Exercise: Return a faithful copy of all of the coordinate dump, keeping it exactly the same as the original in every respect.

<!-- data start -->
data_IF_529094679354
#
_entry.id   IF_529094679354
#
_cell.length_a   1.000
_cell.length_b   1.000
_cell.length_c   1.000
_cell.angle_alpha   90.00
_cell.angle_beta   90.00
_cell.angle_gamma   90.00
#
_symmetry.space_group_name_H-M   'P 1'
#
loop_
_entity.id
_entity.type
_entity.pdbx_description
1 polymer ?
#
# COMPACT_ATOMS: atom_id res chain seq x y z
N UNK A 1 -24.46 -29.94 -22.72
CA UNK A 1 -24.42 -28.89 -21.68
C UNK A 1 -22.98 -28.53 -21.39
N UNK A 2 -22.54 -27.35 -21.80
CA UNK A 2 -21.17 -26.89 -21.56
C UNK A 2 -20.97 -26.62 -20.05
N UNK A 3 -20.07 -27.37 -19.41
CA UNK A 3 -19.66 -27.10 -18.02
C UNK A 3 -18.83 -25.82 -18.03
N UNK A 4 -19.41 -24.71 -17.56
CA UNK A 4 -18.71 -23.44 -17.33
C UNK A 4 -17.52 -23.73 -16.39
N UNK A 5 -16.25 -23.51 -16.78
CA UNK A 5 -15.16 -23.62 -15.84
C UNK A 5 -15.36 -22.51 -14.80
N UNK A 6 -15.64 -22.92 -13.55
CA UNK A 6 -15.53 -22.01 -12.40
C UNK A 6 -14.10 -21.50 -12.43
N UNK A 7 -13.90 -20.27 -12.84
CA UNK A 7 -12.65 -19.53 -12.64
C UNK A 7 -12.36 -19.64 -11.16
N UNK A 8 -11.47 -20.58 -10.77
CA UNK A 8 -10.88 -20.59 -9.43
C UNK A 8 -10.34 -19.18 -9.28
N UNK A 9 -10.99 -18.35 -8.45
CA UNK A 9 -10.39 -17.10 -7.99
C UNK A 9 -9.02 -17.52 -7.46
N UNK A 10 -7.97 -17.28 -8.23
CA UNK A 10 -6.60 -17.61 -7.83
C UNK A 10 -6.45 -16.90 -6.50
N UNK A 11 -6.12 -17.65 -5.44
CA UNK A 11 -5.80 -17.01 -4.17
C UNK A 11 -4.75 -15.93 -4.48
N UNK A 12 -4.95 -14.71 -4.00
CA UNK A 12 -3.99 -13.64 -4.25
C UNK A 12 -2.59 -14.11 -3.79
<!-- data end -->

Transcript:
data_IF_529094679354
#
_entry.id   IF_529094679354
#
_cell.length_a   1.000
_cell.length_b   1.000
_cell.length_c   1.000
_cell.angle_alpha   90.00
_cell.angle_beta   90.00
_cell.angle_gamma   90.00
#
_symmetry.space_group_name_H-M   'P 1'
#
loop_
_entity.id
_entity.type
_entity.pdbx_description
1 polymer ?
#
# COMPACT_ATOMS: atom_id res chain seq x y z
N UNK A 1 -24.46 -29.94 -22.72
CA UNK A 1 -24.42 -28.89 -21.68
C UNK A 1 -22.98 -28.53 -21.39
N UNK A 2 -22.54 -27.35 -21.80
CA UNK A 2 -21.17 -26.89 -21.56
C UNK A 2 -20.97 -26.62 -20.05
N UNK A 3 -20.07 -27.37 -19.41
CA UNK A 3 -19.66 -27.10 -18.02
C UNK A 3 -18.83 -25.82 -18.03
N UNK A 4 -19.41 -24.71 -17.56
CA UNK A 4 -18.71 -23.44 -17.33
C UNK A 4 -17.52 -23.73 -16.39
N UNK A 5 -16.25 -23.51 -16.78
CA UNK A 5 -15.16 -23.62 -15.84
C UNK A 5 -15.36 -22.51 -14.80
N UNK A 6 -15.64 -22.92 -13.55
CA UNK A 6 -15.53 -22.01 -12.40
C UNK A 6 -14.10 -21.50 -12.43
N UNK A 7 -13.90 -20.27 -12.84
CA UNK A 7 -12.65 -19.53 -12.64
C UNK A 7 -12.36 -19.64 -11.16
N UNK A 8 -11.47 -20.58 -10.77
CA UNK A 8 -10.88 -20.59 -9.43
C UNK A 8 -10.34 -19.18 -9.28
N UNK A 9 -10.99 -18.35 -8.45
CA UNK A 9 -10.39 -17.10 -7.99
C UNK A 9 -9.02 -17.52 -7.46
N UNK A 10 -7.97 -17.28 -8.23
CA UNK A 10 -6.60 -17.61 -7.83
C UNK A 10 -6.45 -16.90 -6.50
N UNK A 11 -6.12 -17.65 -5.44
CA UNK A 11 -5.80 -17.01 -4.17
C UNK A 11 -4.75 -15.93 -4.48
N UNK A 12 -4.95 -14.71 -4.00
CA UNK A 12 -3.99 -13.64 -4.25
C UNK A 12 -2.59 -14.11 -3.79